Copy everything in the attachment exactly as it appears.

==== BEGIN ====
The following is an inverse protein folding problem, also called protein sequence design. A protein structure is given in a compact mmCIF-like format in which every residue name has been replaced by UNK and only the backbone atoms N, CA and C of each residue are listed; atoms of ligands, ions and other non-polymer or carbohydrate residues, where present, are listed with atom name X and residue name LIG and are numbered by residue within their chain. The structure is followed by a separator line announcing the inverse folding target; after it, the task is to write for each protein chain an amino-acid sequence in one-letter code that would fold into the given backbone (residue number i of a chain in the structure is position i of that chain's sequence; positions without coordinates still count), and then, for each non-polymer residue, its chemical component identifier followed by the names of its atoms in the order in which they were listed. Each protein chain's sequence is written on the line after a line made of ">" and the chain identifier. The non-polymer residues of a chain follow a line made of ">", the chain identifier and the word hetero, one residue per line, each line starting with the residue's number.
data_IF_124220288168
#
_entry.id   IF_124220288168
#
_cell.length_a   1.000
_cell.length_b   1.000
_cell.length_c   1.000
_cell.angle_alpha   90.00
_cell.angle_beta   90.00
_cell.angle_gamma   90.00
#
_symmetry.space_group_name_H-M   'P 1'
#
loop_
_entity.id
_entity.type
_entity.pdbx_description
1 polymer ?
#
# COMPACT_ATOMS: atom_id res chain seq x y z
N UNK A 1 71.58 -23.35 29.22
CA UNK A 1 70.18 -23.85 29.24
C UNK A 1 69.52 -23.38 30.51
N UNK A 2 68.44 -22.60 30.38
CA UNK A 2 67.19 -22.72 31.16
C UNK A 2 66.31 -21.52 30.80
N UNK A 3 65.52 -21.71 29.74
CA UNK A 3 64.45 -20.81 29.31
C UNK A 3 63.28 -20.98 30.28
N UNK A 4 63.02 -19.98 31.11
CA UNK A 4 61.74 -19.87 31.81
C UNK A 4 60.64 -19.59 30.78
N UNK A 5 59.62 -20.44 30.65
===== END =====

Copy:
The following is an inverse protein folding problem, also called protein sequence design. A protein structure is given in a compact mmCIF-like format in which every residue name has been replaced by UNK and only the backbone atoms N, CA and C of each residue are listed; atoms of ligands, ions and other non-polymer or carbohydrate residues, where present, are listed with atom name X and residue name LIG and are numbered by residue within their chain. The structure is followed by a separator line announcing the inverse folding target; after it, the task is to write for each protein chain an amino-acid sequence in one-letter code that would fold into the given backbone (residue number i of a chain in the structure is position i of that chain's sequence; positions without coordinates still count), and then, for each non-polymer residue, its chemical component identifier followed by the names of its atoms in the order in which they were listed. Each protein chain's sequence is written on the line after a line made of ">" and the chain identifier. The non-polymer residues of a chain follow a line made of ">", the chain identifier and the word hetero, one residue per line, each line starting with the residue's number.
data_IF_124220288168
#
_entry.id   IF_124220288168
#
_cell.length_a   1.000
_cell.length_b   1.000
_cell.length_c   1.000
_cell.angle_alpha   90.00
_cell.angle_beta   90.00
_cell.angle_gamma   90.00
#
_symmetry.space_group_name_H-M   'P 1'
#
loop_
_entity.id
_entity.type
_entity.pdbx_description
1 polymer ?
#
# COMPACT_ATOMS: atom_id res chain seq x y z
N UNK A 1 71.58 -23.35 29.22
CA UNK A 1 70.18 -23.85 29.24
C UNK A 1 69.52 -23.38 30.51
N UNK A 2 68.44 -22.60 30.38
CA UNK A 2 67.19 -22.72 31.16
C UNK A 2 66.31 -21.52 30.80
N UNK A 3 65.52 -21.71 29.74
CA UNK A 3 64.45 -20.81 29.31
C UNK A 3 63.28 -20.98 30.28
N UNK A 4 63.02 -19.98 31.11
CA UNK A 4 61.74 -19.87 31.81
C UNK A 4 60.64 -19.59 30.78
N UNK A 5 59.62 -20.44 30.65